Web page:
nth degree polynomial. So this is the n plus oneth derivative, that's bounded, then we
can say the remainder for the nth degree polynomial
that approximates our function is going to be less
than or equal to that M times x to the n plus one, over n plus one factorial. So how do we apply that to
this particular problem? Well think about the derivatives of sine, we know that the absolute value of sine is less than or equal to one,
its derivative is cosine of x, the absolute value of that
is going to be bounded, is going to be less than or equal to one, so no matter how many times
we take the derivative of sine of x, the absolute
value of that derivative is going to be less than or equal to one. So we could write generally
that for this particular f of x, so let's say, for this particular
f of x right over here, we could say that the absolute value of the n plus oneth
derivative, evaluated any x, is going to be less than or equal to one. And this is the case for where f is sine, where f is sine of x, and this is actually going to be true over any interval, it doesn't even have to be over some type of a restricted interval
where we can do this. So we know that this is our M, that sine and its
derivatives are all bounded, or their absolute values
are bounded by one. And so them we have our M and we can apply the Legrange error bound, so we can say that the remainder of our nth
degree Maclaurin approximation at 0.4, so our x in this
particular case is 0.4, we don't have to do it
generally for any x here, is going to be less than or equal to, our M is one, so I won't
even write that down, our x is 0.4, 0.4 to the n plus one, to the n plus one, over
n plus one factorial. And we're taking the absolute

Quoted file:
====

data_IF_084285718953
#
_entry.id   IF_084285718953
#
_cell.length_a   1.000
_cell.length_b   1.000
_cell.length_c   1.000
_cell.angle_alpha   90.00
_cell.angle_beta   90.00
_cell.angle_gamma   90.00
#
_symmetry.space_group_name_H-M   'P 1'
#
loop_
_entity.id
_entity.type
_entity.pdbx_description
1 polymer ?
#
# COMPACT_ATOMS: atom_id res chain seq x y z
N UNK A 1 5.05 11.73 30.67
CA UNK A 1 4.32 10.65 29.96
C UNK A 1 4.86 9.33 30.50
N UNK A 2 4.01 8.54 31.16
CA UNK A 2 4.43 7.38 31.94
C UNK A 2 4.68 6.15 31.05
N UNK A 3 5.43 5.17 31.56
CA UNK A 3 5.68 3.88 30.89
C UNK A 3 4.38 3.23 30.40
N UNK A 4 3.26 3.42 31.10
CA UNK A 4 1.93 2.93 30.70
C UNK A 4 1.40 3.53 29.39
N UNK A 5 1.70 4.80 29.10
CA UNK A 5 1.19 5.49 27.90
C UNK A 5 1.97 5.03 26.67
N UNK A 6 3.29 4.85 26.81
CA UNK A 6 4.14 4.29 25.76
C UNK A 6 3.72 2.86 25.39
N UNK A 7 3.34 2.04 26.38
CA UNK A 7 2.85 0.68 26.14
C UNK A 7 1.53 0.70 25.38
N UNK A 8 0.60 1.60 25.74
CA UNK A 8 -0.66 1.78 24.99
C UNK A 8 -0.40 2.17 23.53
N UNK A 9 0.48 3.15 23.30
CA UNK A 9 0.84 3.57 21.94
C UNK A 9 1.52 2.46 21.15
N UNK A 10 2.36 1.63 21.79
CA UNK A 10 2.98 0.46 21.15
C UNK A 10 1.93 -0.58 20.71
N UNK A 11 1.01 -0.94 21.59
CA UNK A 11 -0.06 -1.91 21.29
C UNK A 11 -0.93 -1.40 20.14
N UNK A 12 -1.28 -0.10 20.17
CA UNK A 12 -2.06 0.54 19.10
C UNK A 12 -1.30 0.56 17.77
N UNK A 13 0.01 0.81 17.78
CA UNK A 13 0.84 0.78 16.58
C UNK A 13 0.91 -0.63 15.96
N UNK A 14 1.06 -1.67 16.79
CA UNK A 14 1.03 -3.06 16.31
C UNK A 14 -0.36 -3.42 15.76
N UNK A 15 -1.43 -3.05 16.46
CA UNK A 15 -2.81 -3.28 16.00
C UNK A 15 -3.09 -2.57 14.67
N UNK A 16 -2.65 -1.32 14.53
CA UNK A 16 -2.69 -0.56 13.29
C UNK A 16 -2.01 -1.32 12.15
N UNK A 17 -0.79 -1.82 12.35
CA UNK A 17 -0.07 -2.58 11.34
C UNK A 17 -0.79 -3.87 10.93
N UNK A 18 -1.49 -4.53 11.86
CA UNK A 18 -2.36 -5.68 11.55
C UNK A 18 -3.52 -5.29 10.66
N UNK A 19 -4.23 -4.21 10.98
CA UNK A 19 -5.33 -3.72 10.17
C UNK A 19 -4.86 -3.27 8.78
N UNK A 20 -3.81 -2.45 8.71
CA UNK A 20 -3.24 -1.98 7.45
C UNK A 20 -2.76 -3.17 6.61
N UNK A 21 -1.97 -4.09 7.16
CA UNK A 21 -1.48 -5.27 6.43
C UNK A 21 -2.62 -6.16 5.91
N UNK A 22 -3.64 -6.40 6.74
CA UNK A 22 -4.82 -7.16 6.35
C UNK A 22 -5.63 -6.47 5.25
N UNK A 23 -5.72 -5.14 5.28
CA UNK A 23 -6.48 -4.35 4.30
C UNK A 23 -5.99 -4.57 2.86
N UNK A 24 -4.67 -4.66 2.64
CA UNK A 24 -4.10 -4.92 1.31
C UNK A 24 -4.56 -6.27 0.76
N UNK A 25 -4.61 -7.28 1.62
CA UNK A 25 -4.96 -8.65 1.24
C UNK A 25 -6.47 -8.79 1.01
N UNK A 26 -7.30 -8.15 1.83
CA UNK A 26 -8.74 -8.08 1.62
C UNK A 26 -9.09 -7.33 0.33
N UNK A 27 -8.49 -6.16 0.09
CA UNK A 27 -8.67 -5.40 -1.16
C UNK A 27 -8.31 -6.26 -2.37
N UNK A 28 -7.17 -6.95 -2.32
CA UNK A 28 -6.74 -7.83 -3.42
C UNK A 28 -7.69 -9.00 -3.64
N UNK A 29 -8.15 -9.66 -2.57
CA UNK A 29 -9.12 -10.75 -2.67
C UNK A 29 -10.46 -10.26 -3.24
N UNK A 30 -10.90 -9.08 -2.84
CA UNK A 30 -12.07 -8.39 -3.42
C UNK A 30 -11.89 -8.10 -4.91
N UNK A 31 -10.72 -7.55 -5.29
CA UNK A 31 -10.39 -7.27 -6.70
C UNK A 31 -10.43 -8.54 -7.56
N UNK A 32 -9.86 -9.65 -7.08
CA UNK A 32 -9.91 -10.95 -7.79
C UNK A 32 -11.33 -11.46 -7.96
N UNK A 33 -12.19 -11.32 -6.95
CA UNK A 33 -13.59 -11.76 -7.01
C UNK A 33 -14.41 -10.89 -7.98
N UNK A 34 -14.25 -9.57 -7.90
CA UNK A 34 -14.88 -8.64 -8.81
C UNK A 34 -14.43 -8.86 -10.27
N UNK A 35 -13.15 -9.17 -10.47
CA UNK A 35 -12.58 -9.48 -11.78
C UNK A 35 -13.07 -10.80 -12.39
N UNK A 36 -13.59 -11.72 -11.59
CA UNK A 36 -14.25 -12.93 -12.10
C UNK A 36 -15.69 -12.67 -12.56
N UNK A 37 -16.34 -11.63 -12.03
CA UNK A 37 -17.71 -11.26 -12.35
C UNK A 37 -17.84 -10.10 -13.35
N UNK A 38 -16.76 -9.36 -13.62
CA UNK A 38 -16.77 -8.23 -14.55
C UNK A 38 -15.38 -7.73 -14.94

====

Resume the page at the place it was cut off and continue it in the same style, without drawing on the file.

value of this whole thing. This is Legrange error bound,
and we want to figure out, if we can figure out
a situation where this is less than 0.001, then this for sure is going to be less than
0.001, because the remainder is less than this, or less than or equal to this, which is less than that. So how do we do that, how do we figure out the smallest n where
this is going to be true? Well, we can just try out
some ns and keep increasing until this thing actually
becomes smaller than that thing. So let's do it, all right,
I'm gonna set up a table here. So let me do it relatively cleanly. So let's do, this is going to be our n, and then this is going to be, this is going to be 0.4 to the n plus one, over n plus one factorial, so let's try it when n is equal to one. Well then this is going
to be 0.4 to the two, so it's 0.4 squared over two factorial, this is 0.16 over two, which is equal to 0.08, that's definitely not less than one thousandth here. So let's try n equals
two, when n equals two, it's gonna be 0.4 to the third power, over three factorial, and that's equal to, what is that, zero point, I'm gonna need three
digits behind the decimal, 0.064 over six, well,
this is a little bit more than 0.01, so our n
isn't large enough yet. So let's try three, so
this is going to be 0.04 to the three plus one,
so that's going to be to the fourth power, over four factorial, and let's see, that is
going to be equal to, this is going to be, let's
see, we're gonna have four digits behind the decimal, so 0.0256 over 24, this is, we're almost there, this is a little bit, this is
going to be a little bit more than 0.001, so that doesn't
do the trick for us. So I'm guessing already that n equals four is gonna do the trick,
but let's verify that. So this is going to be
0.04, or 0.4, I should say, to the fifth power, over five factorial, and what is this equal to? Let's see, four to the fifth is 1024, I'm gonna have five
numbers behind the decimal and I'm gonna divide it by
five factorial, which is 120. And let's see, this right over here, yes, this for sure is less than 0.001, this is definitely less than
a thousandth right over here. So we see that when n is equal to four, so we can say that the
remainder for our fourth degree polynomial, fourth degree
Maclaurin polynomial, evaluated at x equals 0.4 is for sure
going to be less than 0.001. So there you go, that is the
least degree of the polynomial that assures an error
smaller than one thousandth.